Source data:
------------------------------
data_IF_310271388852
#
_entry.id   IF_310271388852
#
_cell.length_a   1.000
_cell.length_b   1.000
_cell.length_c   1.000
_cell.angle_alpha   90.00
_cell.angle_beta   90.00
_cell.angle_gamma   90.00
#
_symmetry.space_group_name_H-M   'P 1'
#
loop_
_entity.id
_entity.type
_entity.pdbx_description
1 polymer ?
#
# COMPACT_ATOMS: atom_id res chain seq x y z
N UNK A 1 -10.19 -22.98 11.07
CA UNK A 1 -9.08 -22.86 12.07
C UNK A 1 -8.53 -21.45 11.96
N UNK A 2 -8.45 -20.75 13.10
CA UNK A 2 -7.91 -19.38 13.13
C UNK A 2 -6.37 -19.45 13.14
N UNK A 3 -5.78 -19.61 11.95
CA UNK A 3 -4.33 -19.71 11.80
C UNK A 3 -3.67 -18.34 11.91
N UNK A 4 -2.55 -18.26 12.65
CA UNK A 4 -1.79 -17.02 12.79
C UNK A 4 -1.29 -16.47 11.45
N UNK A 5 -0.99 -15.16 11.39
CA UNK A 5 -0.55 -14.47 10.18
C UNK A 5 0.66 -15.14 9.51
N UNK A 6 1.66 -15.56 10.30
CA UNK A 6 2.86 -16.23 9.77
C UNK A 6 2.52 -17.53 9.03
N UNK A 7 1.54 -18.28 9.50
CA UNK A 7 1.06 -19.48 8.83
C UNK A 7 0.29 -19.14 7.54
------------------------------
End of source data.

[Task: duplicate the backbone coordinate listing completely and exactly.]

data_IF_310271388852
#
_entry.id   IF_310271388852
#
_cell.length_a   1.000
_cell.length_b   1.000
_cell.length_c   1.000
_cell.angle_alpha   90.00
_cell.angle_beta   90.00
_cell.angle_gamma   90.00
#
_symmetry.space_group_name_H-M   'P 1'
#
loop_
_entity.id
_entity.type
_entity.pdbx_description
1 polymer ?
#
# COMPACT_ATOMS: atom_id res chain seq x y z
N UNK A 1 -10.19 -22.98 11.07
CA UNK A 1 -9.08 -22.86 12.07
C UNK A 1 -8.53 -21.45 11.96
N UNK A 2 -8.45 -20.75 13.10
CA UNK A 2 -7.91 -19.38 13.13
C UNK A 2 -6.37 -19.45 13.14
N UNK A 3 -5.78 -19.61 11.95
CA UNK A 3 -4.33 -19.71 11.80
C UNK A 3 -3.67 -18.34 11.91
N UNK A 4 -2.55 -18.26 12.65
CA UNK A 4 -1.79 -17.02 12.79
C UNK A 4 -1.29 -16.47 11.45
N UNK A 5 -0.99 -15.16 11.39
CA UNK A 5 -0.55 -14.47 10.18
C UNK A 5 0.66 -15.14 9.51
N UNK A 6 1.66 -15.56 10.30
CA UNK A 6 2.86 -16.23 9.77
C UNK A 6 2.52 -17.53 9.03
N UNK A 7 1.54 -18.28 9.50
CA UNK A 7 1.06 -19.48 8.83
C UNK A 7 0.29 -19.14 7.54